Massachusetts securities investigators say they have found the ”smoking gun” in their case against Credit Suisse First Boston internal documents they say implicate star investment banker Frank Quattrone raising the chances that CSFB could face criminal charges.
The documents, obtained by USA TODAY, are potentially the most damaging evidence to date that research put out by CSFB stock analysts was corrupted by greed for investment-banking fees.
”This is clearly a smoking gun in the area of criminal responsibility, especially as it pertains to Mr. Quattrone,” says Massachusetts secretary of state and top securities regulator, William Galvin.
Two weeks ago, Galvin said CSFB should be prosecuted for fraud and referred the case to New York Attorney General Eliot Spitzer, who has broader powers to press criminal charges under state laws. The latest documents were uncovered in Galvin’s ongoing investigation, which might result in separate civil charges. Spitzer’s office says it has not begun to review CSFB documents.
The new documents appear to show that CSFB investment bankers touted biased stock research as a marketing edge in drumming up new clients.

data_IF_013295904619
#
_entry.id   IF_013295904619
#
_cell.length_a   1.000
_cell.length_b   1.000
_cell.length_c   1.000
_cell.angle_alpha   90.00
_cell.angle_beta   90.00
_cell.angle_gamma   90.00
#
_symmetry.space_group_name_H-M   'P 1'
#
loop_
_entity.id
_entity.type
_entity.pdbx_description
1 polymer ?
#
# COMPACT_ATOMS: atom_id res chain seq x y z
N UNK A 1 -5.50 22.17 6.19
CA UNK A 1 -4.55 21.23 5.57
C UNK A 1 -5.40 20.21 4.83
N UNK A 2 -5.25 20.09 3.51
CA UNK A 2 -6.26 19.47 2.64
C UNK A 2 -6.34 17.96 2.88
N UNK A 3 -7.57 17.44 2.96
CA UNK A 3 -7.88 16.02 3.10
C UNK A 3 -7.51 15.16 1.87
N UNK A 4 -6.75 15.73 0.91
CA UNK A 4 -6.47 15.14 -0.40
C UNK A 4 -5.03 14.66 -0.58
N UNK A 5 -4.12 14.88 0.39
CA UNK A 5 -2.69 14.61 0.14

When the firm pitched its services to tech firm Virata in July 1999, the presentation included a graphic that boasted that ”CSFB Stands by its Clients.” It depicted stock price fever lines showing that its analysts did not cut ratings on a stock despite bad news from a company, while competitors did.
Investigators also found e-mail between Quattrone, co-head of Internet investment banking, and his colleagues that appears to show that an Internet analyst was instructed to resume coverage of Research in Motion maker of BlackBerry pagers after it had paid certain investment-banking fees.
In one exchange, Quattrone and others were told that Research in Motion ”paid us the extra $1.8 (million)” and should be returned to ”most favored nation status.” CSFB resumed its coverage with a buy rating.
Through a spokesman, Quattrone declined comment. CSFB said it is ”very confident that after examining the facts, the New York state attorney general will determine that a criminal proceeding is not warranted against the firm or any of its employees.”
CSFB sponsored many of the Internet initial public offerings of the ’90s, which often soared as soon as trading began. It is among several firms feeling the backlash now. In May, Merrill Lynch agreed to pay $100 million in a settlement with Spitzer, who also is investigating practices at Salomon Smith Barney and Morgan Stanley.
Regulators in Utah, Texas and Alabama are variously examining practices at Goldman Sachs, J.P. Morgan Chase and Lehman Bros.
Last week, a congressional panel released a report that alleged that Goldman Sachs gave executives special access to shares in Internet IPOs as an inducement for steering investment-banking business their way, making it tough for small investors to get in on the deals.
The Securities and Exchange Commission and stock exchanges are pursuing a settlement with the Wall Street firms aimed at eliminating conflicts of interest in stock research and IPOs.